Posted by: Patricia Salkin | February 23, 2011

9th Circuit Court of Appeals Finds City Officials Entitled to Immunity from Alleged Violations of the FHA and Establishment Clause Regarding Homeless Shelter

Community House, Inc. (CHI), a non-profit corporation, operated a homeless shelter and low-income transitional housing in a building it leased from the City of Boise under an Operating Agreement to work closely together in developing a comprehensive strategy to resolve the problem of homelessness.   Due to mounting financial issues, both parties agreed to an interim third party manager of the building and turned over the overall operational responsibility of the Community House to the City.  An Advisory Committee, formed by the mayor to explore strategies for Community House, issued a report recommending that Community House function as an asset in meeting basic emergency needs of the homeless, instead of continuing as a mixed-use facility. CHI transferred all assets to the City after terminating its lease and entering into a Management Agreement, and the City began seeking proposals from any party interested in direct management or ownership of Community House.   The City Council passed Ordinance 6402, which declared Community House underutilized and no longer necessary for public purposes and placed a deed restriction requiring the facility be used for ten years as a soup kitchen and shelter for the homeless.  Ordinance 6404 was also passed, which amended the deed restriction and required the property be used for ten years as a soup kitchen and as a shelter for a minimum of 66 single, homeless men, ages 18 years or older.

The City negotiated a lease with a purchase option with the Boise Rescue Mission (BRM), a private Christian organization that provides services to the homeless, to use the facility as an emergency homeless shelter and soup kitchen.  The City repaid CHI’s outstanding loan, closed the Community House, and BRM reopened the facility renaming it the River of Life Rescue Mission.  

CHI filed a civil rights complaint under 42 USC §1983 against the City and the Boise City Council, the mayor and municipal employees alleging that the anticipated lease of the building to BRM violated the First Amendment anti-Establishment Clause and the federal Fair Housing Act.  The United States District Court for the District of Idaho granted defendants summary judgment on the Due Process and FHA claims for religious discrimination and disparate treatment based on disability, but denied defendants summary judgment on Establishment Clause and remaining FHA claims, determining that the mayor, city employees and council members were not entitled to legislative or qualified immunity.

The 9th Circuit, determining the lease and sale of Community House to the BRM was legislative in character and effect found that both the members of the city council and the mayor were entitled to absolute legislative immunity.  The actions of the City in passing ordinances and resolutions by a majority vote were formally legislative in character and bore the hallmarks of traditional legislation because they were passed pursuant to the Idaho Code.  The impact the City’s actions had on the homeless community, a discrete group of people, was sufficient to be considered legislative as the lease and sale were an inseparable part of the longstanding and continuing attempt to ameliorate the city crisis.  Transferring ownership of the house to an organization that did not receive any public funds was a long-term solution to effectuating the policy of caring for the homeless while alleviating the repeated financial contributions the City had made to keep the shelter operating.  The mayor’s office participated in the entire legislative process regarding Community House by attending various Board meetings, requesting proposals, forming the Advisory Committee and remaining intricately involved in the City’s policy decision to provide shelter for the homeless.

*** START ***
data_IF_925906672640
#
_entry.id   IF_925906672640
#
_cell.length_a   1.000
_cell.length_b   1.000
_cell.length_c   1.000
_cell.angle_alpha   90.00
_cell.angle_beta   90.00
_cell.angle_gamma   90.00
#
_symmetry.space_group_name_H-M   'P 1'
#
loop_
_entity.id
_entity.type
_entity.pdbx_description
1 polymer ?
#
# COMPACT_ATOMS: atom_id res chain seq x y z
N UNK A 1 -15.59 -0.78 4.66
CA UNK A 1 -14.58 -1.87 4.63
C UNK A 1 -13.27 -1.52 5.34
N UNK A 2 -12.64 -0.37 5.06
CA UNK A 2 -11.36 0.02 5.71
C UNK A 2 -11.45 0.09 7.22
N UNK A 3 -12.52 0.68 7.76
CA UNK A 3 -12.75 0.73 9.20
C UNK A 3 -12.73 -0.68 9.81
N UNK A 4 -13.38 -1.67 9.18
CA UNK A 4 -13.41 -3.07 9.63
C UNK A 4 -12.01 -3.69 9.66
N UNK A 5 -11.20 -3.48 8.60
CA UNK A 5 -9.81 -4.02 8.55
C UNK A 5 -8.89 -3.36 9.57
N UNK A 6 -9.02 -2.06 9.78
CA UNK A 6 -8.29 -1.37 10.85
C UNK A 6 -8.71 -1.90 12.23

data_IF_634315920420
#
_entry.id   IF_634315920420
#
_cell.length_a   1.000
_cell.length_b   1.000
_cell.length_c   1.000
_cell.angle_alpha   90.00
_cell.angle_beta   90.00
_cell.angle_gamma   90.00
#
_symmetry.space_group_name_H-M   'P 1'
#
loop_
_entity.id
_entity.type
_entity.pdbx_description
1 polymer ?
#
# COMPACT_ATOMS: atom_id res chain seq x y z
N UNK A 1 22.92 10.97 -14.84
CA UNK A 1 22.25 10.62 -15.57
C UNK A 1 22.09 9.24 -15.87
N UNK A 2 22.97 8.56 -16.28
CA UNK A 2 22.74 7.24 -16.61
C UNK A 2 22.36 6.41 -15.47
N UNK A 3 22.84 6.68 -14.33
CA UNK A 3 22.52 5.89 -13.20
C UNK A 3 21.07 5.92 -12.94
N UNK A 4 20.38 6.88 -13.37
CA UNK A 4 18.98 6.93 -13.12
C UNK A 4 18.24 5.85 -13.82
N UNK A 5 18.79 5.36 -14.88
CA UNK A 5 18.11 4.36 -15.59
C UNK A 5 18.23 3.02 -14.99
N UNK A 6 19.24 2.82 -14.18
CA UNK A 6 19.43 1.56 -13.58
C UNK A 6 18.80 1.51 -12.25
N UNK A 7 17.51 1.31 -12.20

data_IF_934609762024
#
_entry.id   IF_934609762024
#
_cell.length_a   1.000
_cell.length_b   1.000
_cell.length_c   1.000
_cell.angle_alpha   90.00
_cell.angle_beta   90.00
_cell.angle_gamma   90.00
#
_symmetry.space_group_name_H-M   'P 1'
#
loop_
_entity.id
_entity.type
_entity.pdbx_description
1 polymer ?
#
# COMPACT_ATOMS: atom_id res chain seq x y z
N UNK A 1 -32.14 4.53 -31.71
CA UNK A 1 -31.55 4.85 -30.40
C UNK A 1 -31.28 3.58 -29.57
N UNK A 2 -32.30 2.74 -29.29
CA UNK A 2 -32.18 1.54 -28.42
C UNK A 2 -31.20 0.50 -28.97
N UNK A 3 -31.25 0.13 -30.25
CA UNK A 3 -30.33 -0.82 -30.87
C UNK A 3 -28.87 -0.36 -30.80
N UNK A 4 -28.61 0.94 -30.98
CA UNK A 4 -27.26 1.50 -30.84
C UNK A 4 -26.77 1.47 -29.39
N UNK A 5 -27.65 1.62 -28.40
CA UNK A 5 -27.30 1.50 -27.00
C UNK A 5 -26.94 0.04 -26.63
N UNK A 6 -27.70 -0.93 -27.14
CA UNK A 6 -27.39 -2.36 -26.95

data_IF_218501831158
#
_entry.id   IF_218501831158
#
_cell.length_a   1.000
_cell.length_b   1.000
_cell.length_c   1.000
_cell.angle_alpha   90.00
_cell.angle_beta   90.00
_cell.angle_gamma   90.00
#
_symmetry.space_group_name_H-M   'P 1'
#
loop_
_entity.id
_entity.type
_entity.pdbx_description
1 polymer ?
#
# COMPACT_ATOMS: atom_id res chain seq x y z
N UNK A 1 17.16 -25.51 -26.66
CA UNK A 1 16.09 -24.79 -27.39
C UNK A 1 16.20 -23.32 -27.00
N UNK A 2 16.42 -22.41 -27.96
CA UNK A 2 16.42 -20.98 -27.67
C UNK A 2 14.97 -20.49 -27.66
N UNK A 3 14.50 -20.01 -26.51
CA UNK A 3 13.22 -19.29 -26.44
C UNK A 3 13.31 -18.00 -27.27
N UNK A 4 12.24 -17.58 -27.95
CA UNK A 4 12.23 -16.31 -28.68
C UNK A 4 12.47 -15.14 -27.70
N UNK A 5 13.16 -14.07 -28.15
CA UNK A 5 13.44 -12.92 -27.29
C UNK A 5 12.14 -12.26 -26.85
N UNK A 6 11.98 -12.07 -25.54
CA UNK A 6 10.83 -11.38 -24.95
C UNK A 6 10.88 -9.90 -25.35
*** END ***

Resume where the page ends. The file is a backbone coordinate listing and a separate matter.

The City employees were entitled to qualified immunity because a reasonable official would not have known at the time the City approved the lease and sale that such actions would violate the FHA or Establishment Clause.  The BRM was most likely to use the facility as a short-term, emergency homeless shelter, and it was not clearly established whether that constituted a “dwelling” to which the FHA would have applied.  The decision to lease to the BRM was reasonable because it was the only entity that proposed to purchase Community House, and the lease terms were (at worst) neutral compared to the CHI lease.  The sale of public property at less than market value to a religious organization that executed an important city policy and saved the city money had not been held to be unconstitutional.  The City had not received any viable bids at auction, and was empowered by Idaho law to dispose of the property it believed to be in the best interest of the city.

Community House, Inc v. City of Boise, Idaho, 2010 WL 3895700 (C.A.9 Idaho 9/6/10).

The opinion can be accessed at:

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